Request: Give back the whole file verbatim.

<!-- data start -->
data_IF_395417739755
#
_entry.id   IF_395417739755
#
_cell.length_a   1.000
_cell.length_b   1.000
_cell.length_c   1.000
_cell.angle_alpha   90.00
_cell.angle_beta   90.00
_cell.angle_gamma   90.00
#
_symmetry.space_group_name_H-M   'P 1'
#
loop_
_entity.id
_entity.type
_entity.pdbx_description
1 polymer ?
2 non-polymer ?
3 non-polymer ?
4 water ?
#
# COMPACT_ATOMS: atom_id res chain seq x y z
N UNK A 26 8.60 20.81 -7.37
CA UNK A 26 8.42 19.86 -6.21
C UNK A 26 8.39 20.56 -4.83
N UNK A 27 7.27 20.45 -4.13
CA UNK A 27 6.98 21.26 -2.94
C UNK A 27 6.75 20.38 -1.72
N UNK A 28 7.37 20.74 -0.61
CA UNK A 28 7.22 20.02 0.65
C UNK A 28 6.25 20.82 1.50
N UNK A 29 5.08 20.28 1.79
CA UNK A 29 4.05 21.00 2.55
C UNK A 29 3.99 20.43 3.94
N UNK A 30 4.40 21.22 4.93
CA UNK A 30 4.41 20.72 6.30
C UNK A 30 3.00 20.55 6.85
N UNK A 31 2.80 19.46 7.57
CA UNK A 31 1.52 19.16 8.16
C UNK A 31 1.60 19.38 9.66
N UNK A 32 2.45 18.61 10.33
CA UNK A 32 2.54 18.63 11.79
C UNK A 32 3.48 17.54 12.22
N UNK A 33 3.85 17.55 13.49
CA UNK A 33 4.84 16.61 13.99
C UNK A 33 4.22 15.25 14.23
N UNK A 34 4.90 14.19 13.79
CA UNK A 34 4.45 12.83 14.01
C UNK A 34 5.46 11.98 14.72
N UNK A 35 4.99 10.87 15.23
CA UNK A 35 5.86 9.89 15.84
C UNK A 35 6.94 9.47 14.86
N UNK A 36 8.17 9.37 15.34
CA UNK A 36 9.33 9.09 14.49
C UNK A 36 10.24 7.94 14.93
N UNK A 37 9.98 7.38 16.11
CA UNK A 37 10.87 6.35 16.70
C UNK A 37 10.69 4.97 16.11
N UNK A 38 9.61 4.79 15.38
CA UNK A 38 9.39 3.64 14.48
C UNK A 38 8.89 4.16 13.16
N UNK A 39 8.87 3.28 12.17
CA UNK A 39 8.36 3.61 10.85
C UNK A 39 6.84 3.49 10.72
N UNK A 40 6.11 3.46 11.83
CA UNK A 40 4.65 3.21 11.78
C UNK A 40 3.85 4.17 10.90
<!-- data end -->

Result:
data_IF_395417739755
#
_entry.id   IF_395417739755
#
_cell.length_a   1.000
_cell.length_b   1.000
_cell.length_c   1.000
_cell.angle_alpha   90.00
_cell.angle_beta   90.00
_cell.angle_gamma   90.00
#
_symmetry.space_group_name_H-M   'P 1'
#
loop_
_entity.id
_entity.type
_entity.pdbx_description
1 polymer ?
2 non-polymer ?
3 non-polymer ?
4 water ?
#
# COMPACT_ATOMS: atom_id res chain seq x y z
N UNK A 26 8.60 20.81 -7.37
CA UNK A 26 8.42 19.86 -6.21
C UNK A 26 8.39 20.56 -4.83
N UNK A 27 7.27 20.45 -4.13
CA UNK A 27 6.98 21.26 -2.94
C UNK A 27 6.75 20.38 -1.72
N UNK A 28 7.37 20.74 -0.61
CA UNK A 28 7.22 20.02 0.65
C UNK A 28 6.25 20.82 1.50
N UNK A 29 5.08 20.28 1.79
CA UNK A 29 4.05 21.00 2.55
C UNK A 29 3.99 20.43 3.94
N UNK A 30 4.40 21.22 4.93
CA UNK A 30 4.41 20.72 6.30
C UNK A 30 3.00 20.55 6.85
N UNK A 31 2.80 19.46 7.57
CA UNK A 31 1.52 19.16 8.16
C UNK A 31 1.60 19.38 9.66
N UNK A 32 2.45 18.61 10.33
CA UNK A 32 2.54 18.63 11.79
C UNK A 32 3.48 17.54 12.22
N UNK A 33 3.85 17.55 13.49
CA UNK A 33 4.84 16.61 13.99
C UNK A 33 4.22 15.25 14.23
N UNK A 34 4.90 14.19 13.79
CA UNK A 34 4.45 12.83 14.01
C UNK A 34 5.46 11.98 14.72
N UNK A 35 4.99 10.87 15.23
CA UNK A 35 5.86 9.89 15.84
C UNK A 35 6.94 9.47 14.86
N UNK A 36 8.17 9.37 15.34
CA UNK A 36 9.33 9.09 14.49
C UNK A 36 10.24 7.94 14.93
N UNK A 37 9.98 7.38 16.11
CA UNK A 37 10.87 6.35 16.70
C UNK A 37 10.69 4.97 16.11
N UNK A 38 9.61 4.79 15.38
CA UNK A 38 9.39 3.64 14.48
C UNK A 38 8.89 4.16 13.16
N UNK A 39 8.87 3.28 12.17
CA UNK A 39 8.36 3.61 10.85
C UNK A 39 6.84 3.49 10.72
N UNK A 40 6.11 3.46 11.83
CA UNK A 40 4.65 3.21 11.78
C UNK A 40 3.85 4.17 10.90